October 01, 2014

The SCHUNK ROTA NCO chuck has a high clamping force, low jaw stroke, and low height, ensuring more space in the engine room, short cycle times, and high versatility.

For economical productivity, the NCO offers several advantages: The high clamping force and large jaw stroke guarantees secure clamping across interfering contours and ensures maximum versatility. In I.D. and O.D. clamping, long base jaw guides support the chuck jaws so that high clamping forces are permanently maintained.

The relatively low weight of the lathe chuck reduces the mass that is moved during processing, allowing faster acceleration and deceleration in comparison to other chucks, which saves energy, shortens cycle times, and increases productivity.

The jaw interface is optionally available with a fine serration of 116" x 90 degrees or 3/3" x 90 degrees or with a metric tongue and groove. Adjustable bronze wiper strips seal the base jaws against water and dirt.

Related Glossary Terms

  • chuck


    Workholding device that affixes to a mill, lathe or drill-press spindle. It holds a tool or workpiece by one end, allowing it to be rotated. May also be fitted to the machine table to hold a workpiece. Two or more adjustable jaws actually hold the tool or part. May be actuated manually, pneumatically, hydraulically or electrically. See collet.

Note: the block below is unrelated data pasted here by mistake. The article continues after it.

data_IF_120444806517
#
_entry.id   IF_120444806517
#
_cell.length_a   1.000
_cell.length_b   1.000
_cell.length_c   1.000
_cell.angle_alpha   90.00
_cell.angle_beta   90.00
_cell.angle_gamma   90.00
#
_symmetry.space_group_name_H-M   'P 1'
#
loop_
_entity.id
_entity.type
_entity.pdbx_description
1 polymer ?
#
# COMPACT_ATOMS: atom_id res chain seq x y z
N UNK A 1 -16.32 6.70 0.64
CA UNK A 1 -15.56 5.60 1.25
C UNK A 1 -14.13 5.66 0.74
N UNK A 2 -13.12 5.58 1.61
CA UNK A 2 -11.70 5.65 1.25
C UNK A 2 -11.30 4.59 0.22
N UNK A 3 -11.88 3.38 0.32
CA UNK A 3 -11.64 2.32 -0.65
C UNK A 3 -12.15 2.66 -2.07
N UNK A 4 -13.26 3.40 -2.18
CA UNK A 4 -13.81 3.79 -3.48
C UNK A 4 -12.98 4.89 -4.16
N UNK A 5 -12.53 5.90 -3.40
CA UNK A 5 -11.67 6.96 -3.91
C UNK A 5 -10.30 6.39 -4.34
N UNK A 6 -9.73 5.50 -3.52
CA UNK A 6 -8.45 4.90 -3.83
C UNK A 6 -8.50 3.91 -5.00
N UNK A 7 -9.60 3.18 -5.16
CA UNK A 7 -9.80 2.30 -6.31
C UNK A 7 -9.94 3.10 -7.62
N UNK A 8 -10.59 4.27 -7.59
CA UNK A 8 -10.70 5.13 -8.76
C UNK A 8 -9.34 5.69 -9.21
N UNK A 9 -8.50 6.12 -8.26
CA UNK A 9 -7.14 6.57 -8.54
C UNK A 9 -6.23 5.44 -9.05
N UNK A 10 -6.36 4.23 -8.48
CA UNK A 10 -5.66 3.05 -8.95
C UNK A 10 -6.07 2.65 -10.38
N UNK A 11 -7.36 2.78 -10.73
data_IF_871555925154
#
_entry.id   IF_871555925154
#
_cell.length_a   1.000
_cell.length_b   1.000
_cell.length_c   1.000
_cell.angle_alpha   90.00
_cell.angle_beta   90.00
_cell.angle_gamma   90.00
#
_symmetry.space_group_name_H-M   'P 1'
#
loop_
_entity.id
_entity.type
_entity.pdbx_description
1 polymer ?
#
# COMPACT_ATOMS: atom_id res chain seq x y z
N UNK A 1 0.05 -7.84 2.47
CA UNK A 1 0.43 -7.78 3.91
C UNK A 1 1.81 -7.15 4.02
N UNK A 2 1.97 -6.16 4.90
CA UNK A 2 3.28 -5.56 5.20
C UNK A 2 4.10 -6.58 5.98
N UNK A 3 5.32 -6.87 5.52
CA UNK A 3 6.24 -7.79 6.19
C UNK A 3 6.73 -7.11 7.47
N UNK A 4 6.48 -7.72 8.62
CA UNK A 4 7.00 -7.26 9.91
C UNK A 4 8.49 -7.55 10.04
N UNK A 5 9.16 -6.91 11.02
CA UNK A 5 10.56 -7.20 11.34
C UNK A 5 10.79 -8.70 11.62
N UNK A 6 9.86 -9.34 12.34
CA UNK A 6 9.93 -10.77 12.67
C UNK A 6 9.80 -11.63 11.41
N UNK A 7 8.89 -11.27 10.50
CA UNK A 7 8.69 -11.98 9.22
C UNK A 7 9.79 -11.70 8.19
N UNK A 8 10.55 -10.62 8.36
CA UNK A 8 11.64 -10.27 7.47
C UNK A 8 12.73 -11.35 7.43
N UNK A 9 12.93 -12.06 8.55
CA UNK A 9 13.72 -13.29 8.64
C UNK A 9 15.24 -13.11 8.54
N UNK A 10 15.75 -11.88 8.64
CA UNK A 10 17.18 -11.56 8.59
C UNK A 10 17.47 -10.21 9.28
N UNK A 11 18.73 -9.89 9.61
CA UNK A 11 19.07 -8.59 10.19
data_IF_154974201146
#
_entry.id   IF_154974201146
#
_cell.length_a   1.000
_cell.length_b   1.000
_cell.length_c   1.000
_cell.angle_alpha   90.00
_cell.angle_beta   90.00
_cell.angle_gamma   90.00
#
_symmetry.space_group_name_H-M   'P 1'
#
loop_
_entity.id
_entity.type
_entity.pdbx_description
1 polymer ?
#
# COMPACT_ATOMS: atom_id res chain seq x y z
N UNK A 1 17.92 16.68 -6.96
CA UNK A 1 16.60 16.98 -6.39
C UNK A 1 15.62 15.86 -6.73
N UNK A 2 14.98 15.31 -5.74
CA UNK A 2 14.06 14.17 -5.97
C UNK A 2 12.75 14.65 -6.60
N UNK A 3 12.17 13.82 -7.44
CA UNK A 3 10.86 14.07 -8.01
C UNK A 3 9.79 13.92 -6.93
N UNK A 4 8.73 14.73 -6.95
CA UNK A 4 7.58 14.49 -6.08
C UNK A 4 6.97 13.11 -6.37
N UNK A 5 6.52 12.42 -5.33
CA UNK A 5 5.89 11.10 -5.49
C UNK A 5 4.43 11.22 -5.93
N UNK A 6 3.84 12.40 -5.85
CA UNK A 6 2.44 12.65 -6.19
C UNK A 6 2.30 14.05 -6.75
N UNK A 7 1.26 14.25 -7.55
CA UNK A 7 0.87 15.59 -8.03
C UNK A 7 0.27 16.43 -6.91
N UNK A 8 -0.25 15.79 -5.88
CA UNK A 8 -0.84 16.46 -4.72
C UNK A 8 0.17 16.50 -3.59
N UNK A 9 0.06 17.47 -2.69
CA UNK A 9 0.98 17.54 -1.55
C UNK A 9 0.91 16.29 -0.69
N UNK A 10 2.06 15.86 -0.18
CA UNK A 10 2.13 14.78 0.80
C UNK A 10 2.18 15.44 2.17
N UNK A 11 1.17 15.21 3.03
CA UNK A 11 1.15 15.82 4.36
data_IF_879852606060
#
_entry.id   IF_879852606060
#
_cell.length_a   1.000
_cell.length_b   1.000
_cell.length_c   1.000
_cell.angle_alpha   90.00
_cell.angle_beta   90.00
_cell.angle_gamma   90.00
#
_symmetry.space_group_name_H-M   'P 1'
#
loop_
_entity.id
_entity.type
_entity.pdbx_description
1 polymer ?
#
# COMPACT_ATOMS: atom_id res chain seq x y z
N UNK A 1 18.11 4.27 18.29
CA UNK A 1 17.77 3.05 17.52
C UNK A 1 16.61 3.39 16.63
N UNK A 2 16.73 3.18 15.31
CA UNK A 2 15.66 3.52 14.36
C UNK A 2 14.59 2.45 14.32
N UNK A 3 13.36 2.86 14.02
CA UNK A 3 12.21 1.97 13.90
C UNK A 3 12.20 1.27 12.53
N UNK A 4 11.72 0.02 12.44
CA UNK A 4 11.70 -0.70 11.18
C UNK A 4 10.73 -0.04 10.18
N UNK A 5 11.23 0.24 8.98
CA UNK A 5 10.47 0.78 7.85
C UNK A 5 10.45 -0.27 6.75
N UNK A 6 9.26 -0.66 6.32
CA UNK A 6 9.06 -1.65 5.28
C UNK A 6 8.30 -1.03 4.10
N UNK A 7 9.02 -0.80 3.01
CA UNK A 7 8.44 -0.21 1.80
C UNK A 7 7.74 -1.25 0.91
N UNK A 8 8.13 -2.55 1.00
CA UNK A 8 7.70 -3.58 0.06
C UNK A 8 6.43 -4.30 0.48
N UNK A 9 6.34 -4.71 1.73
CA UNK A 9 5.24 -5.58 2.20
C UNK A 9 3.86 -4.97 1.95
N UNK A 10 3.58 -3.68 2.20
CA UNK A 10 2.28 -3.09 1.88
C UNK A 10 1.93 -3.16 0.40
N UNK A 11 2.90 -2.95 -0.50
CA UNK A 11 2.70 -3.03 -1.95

• lathe


    Turning machine capable of sawing, milling, grinding, gear-cutting, drilling, reaming, boring, threading, facing, chamfering, grooving, knurling, spinning, parting, necking, taper-cutting, and cam- and eccentric-cutting, as well as step- and straight-turning. Comes in a variety of forms, ranging from manual to semiautomatic to fully automatic, with major types being engine lathes, turning and contouring lathes, turret lathes and numerical-control lathes. The engine lathe consists of a headstock and spindle, tailstock, bed, carriage (complete with apron) and cross slides. Features include gear- (speed) and feed-selector levers, toolpost, compound rest, lead screw and reversing lead screw, threading dial and rapid-traverse lever. Special lathe types include through-the-spindle, camshaft and crankshaft, brake drum and rotor, spinning and gun-barrel machines. Toolroom and bench lathes are used for precision work; the former for tool-and-die work and similar tasks, the latter for small workpieces (instruments, watches), normally without a power feed. Models are typically designated according to their “swing,” or the largest-diameter workpiece that can be rotated; bed length, or the distance between centers; and horsepower generated. See turning machine.

  • wiper


    Metal-removing edge on the face of a cutter that travels in a plane perpendicular to the axis. It is the edge that sweeps the machined surface. The flat should be as wide as the feed per revolution of the cutter. This allows any given insert to wipe the entire workpiece surface and impart a fine surface finish at a high feed rate.